Leonardo da Vinci is said to have commented once that simplicity is the ultimate sophistication. These pretty pickles are both. I use champagne vinegar, because its delicate flavor does not overwhelm the fennel. You can use white wine vinegar instead, if you prefer. Use it in salads, chop it into relish, layer it into sandwiches, or serve like a fresh chutney. I've included ten different ideas, at the end of the recipe instructions, on ways to use this. Enjoy!! ;o) —AntoniaJames
2 or 3 eight-ounce jars
medium to large bulbs of fennel, trimmed and thinly sliced (reserving the leafy fronds)
1 1/2 cups
champagne vinegar (or white wine vinegar, if you prefer)
A fat pinch of salt
1 tablespoon fennel seeds, lightly crushed
1 tablespoon sugar
10 sprigs of parsley
3 leafy sprigs of tarragon
1 bay leaf
1 small clove of garlic, peeled and lightly crushed
In This Recipe
In a small non-reactive pan, covered, bring to a slow simmer the vinegar. Add the fennel seeds, bay leaf, salt and sugar and give it a good stir..
Tie up the fresh herbs and fennel leaves with a small piece of kitchen twine. Put them in the bottom of the pan. Muddle the fresh leaves gently with a metal spoon.
Add the fennel slices, turn the heat down to low, cover, and cook for one minute.
Without removing the lid, turn off the heat and let the pan sit for about half an hour.
Remove the fennel with a slotted spoon and put into clean jars.
Pour over the cooking liquid. Then slip the herbs down along the side of the jars. If you are giving these as gifts, put fresh herbs instead, if you wish. If the liquid does not cover the fennel, add filtered water as necessary.
Cover and refrigerate until used. Enjoy!! ;o)
These will last for at least several weeks in the fridge. I remove the herbs after about five days, as they can become bitter over time.
Now, for ten ways to use these pickles:
Chop finely, toss with a touch of olive oil and a good sweet mustard and put on a savory herbed sausage, and serve on a roll (or better yet, put the sausage and fennel on a hot dog bun, wrap it up and take it with you to a baseball game). Along the same lines, you could slather a good pre-cooked sausage with your favorite dark mustard, wrap it in your favorite biscuit dough and bake, to make a pig-in-a â??blanket, to take it to a ballgame (or not), served with the fennel, prepared as described above, on the side.
On a pulled pork (or chicken) barbeque sandwich: Coarsely chop the fennel, add a teaspoon or two of aioli or good mayonnaise per serving and a tiny pinch of organic raw sugar (or regular sugar, if you prefer). Use instead of or with lettuce, as you prefer.
In a salad with red leaf lettuce, carrot, blood or other sweet orange sections, and a vinaigrette made using the fennel vinegar, finely chopped shallots, parsley, and chives, and olive oil, a tiny pinch of salt, a touch of mustard and maple syrup to taste.
On a leftover turkey sandwich. Drain the fennel well and chop the large pieces coarsely. Lay the fennel directly on the piece of bread with mayo or aioli on it, so that it will create a nice little dressing when the two meet. This is particularly good when you've also put cranberry relish on the sandwich!!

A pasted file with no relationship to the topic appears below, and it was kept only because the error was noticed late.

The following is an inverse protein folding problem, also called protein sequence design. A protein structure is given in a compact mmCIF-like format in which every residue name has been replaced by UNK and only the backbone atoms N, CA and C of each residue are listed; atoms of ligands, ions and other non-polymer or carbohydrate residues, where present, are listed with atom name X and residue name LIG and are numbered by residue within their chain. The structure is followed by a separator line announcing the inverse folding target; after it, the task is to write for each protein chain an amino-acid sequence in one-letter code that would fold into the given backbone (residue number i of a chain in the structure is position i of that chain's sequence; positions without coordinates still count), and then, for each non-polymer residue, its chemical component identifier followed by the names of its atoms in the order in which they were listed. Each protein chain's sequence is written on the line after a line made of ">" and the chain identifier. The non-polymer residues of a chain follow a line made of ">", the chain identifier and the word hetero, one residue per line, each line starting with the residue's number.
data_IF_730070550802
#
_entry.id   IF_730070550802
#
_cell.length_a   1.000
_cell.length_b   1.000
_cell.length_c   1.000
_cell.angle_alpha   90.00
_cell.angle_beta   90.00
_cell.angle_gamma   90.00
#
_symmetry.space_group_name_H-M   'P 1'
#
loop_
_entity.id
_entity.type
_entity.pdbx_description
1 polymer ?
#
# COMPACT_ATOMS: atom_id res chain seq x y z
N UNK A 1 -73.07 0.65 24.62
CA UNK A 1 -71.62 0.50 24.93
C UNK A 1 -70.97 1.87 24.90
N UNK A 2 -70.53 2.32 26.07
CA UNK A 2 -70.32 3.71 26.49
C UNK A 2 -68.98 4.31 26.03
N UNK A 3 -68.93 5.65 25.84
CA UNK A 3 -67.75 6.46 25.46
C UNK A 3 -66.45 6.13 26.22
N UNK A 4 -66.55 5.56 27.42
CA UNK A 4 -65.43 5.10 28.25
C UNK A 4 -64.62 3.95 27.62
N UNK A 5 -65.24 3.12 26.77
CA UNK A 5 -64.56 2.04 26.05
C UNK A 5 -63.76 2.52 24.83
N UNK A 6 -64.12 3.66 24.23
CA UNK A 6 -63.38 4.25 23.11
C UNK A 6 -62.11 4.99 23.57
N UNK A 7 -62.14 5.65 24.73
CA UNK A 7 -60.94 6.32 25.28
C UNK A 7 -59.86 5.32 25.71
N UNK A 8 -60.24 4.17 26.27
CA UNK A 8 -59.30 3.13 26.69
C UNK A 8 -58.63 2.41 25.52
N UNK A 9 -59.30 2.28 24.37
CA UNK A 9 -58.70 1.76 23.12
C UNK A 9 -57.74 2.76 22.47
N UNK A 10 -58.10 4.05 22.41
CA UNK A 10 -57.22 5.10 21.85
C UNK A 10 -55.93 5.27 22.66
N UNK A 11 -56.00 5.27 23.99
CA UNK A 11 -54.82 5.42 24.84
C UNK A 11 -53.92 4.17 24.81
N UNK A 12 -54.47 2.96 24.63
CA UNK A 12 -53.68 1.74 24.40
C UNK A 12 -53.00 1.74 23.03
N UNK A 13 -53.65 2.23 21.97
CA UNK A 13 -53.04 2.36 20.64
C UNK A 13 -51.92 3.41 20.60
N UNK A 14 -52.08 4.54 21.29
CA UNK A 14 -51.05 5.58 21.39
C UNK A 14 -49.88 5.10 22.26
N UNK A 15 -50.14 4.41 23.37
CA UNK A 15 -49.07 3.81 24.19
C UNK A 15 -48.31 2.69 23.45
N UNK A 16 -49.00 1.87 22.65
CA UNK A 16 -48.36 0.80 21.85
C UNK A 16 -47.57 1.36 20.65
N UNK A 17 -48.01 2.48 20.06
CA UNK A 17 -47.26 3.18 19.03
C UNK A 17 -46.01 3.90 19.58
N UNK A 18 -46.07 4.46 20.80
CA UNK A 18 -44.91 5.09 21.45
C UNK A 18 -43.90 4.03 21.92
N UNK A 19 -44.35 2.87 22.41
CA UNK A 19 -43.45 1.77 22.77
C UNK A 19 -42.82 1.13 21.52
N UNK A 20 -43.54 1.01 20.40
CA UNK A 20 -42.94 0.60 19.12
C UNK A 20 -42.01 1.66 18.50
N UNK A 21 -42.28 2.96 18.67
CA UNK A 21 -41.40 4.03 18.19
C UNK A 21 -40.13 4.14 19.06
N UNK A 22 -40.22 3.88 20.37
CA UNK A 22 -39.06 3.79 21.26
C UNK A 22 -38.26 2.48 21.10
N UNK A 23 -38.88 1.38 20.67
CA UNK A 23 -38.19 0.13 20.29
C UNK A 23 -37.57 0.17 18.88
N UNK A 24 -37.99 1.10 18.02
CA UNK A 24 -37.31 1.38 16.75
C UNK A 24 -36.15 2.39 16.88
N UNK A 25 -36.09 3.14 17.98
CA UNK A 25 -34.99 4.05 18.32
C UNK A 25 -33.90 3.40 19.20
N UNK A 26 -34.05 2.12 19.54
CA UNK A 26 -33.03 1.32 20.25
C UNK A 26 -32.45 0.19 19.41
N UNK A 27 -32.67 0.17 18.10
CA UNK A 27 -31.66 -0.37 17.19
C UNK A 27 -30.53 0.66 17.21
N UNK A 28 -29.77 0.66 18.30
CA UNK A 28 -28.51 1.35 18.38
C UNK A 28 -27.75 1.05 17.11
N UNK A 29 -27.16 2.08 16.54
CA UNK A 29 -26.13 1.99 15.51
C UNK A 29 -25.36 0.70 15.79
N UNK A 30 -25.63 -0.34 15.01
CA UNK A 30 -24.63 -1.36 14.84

Toss with aioli or good mayonnaise, stone ground brown mustard to taste, a tiny pinch of sugar or a bit of maple syrup, and a grated carrot and/or a quarter of an apple, also grated. Use as you would a celeriac remoulade.
In a muffaletta style sandwich: Use milder flavored meats to enjoy the counterpoint of the fennel against the olives. It works really well!
In egg salad or traditional American potato salad: Use this in place of whatever other relish youâ??d use. Very finely chop and use instead of, or with (but reduce the amount of) finely chopped celery.
As an easy room-temperature side dish (I always serve this in small glass bowls, because it is so pretty): Drain the fennel, put it in a small mixing bowl and toss with one tablespoon of fruity olive oil per serving -- I like good arbequina oil for this -- and then sprinkle on and toss with: fresh parsley, two tablespoons of freshly squeezed orange juice, the zest of an orange, finely chopped (to taste). Some tangerine or orange sections (use a small, sweet variety) are nice in this, giving it color, too.
In a warm potato salad. For example, see my recipe for Potato Salad with Fennel and Shallot Relish and Bacon, posted separately here on FOOD52.
Use the fennel and herb-flavored vinegar in a vinaigrette: Depending on its strength, you may want to reduce the vinegar by simmering it gently, as it likely is diluted somewhat. Whisk it into olive oil with a bit of maple syrup or sugar and a pinch of salt, in the proportions you prefer for a vinaigrette. My usual is, roughly, for each ½ c. olive oil, add 3 T. vinegar, one teaspoon maple syrup (more or less, depending on how strong and sweet it is), and a good pinch of salt.
When I'm not working (negotiating transactions for internet companies), or outside enjoying the gorgeous surroundings here in the San Francisco Bay Area, I'm likely to be cooking, shopping for food, planning my next culinary experiment, or researching, voraciously, whatever interests me. In my kitchen, no matter what I am doing -- and I actually don't mind cleaning up -- I am deeply grateful for having the means to create, share with others and eat great food. Life is very good. ;o)